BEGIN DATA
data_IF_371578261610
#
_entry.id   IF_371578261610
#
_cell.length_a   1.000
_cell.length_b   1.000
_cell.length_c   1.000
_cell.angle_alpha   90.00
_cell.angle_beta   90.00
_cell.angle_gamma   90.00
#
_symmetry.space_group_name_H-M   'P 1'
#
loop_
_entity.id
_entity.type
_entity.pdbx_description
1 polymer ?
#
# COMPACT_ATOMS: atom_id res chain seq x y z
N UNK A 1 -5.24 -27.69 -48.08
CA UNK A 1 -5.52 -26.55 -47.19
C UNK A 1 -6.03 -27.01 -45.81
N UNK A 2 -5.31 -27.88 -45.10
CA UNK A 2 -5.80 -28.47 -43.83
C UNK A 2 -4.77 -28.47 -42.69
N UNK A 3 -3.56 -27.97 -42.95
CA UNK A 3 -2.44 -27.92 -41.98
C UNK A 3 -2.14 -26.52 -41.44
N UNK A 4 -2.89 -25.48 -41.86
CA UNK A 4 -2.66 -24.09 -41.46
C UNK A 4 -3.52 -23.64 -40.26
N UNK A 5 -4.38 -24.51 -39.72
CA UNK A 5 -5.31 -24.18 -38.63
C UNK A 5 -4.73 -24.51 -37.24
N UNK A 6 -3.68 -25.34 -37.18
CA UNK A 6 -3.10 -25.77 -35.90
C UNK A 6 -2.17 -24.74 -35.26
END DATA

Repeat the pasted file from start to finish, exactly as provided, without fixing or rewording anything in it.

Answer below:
data_IF_371578261610
#
_entry.id   IF_371578261610
#
_cell.length_a   1.000
_cell.length_b   1.000
_cell.length_c   1.000
_cell.angle_alpha   90.00
_cell.angle_beta   90.00
_cell.angle_gamma   90.00
#
_symmetry.space_group_name_H-M   'P 1'
#
loop_
_entity.id
_entity.type
_entity.pdbx_description
1 polymer ?
#
# COMPACT_ATOMS: atom_id res chain seq x y z
N UNK A 1 -5.24 -27.69 -48.08
CA UNK A 1 -5.52 -26.55 -47.19
C UNK A 1 -6.03 -27.01 -45.81
N UNK A 2 -5.31 -27.88 -45.10
CA UNK A 2 -5.80 -28.47 -43.83
C UNK A 2 -4.77 -28.47 -42.69
N UNK A 3 -3.56 -27.97 -42.95
CA UNK A 3 -2.44 -27.92 -41.98
C UNK A 3 -2.14 -26.52 -41.44
N UNK A 4 -2.89 -25.48 -41.86
CA UNK A 4 -2.66 -24.09 -41.46
C UNK A 4 -3.52 -23.64 -40.26
N UNK A 5 -4.38 -24.51 -39.72
CA UNK A 5 -5.31 -24.18 -38.63
C UNK A 5 -4.73 -24.51 -37.24
N UNK A 6 -3.68 -25.34 -37.18
CA UNK A 6 -3.10 -25.77 -35.90
C UNK A 6 -2.17 -24.74 -35.26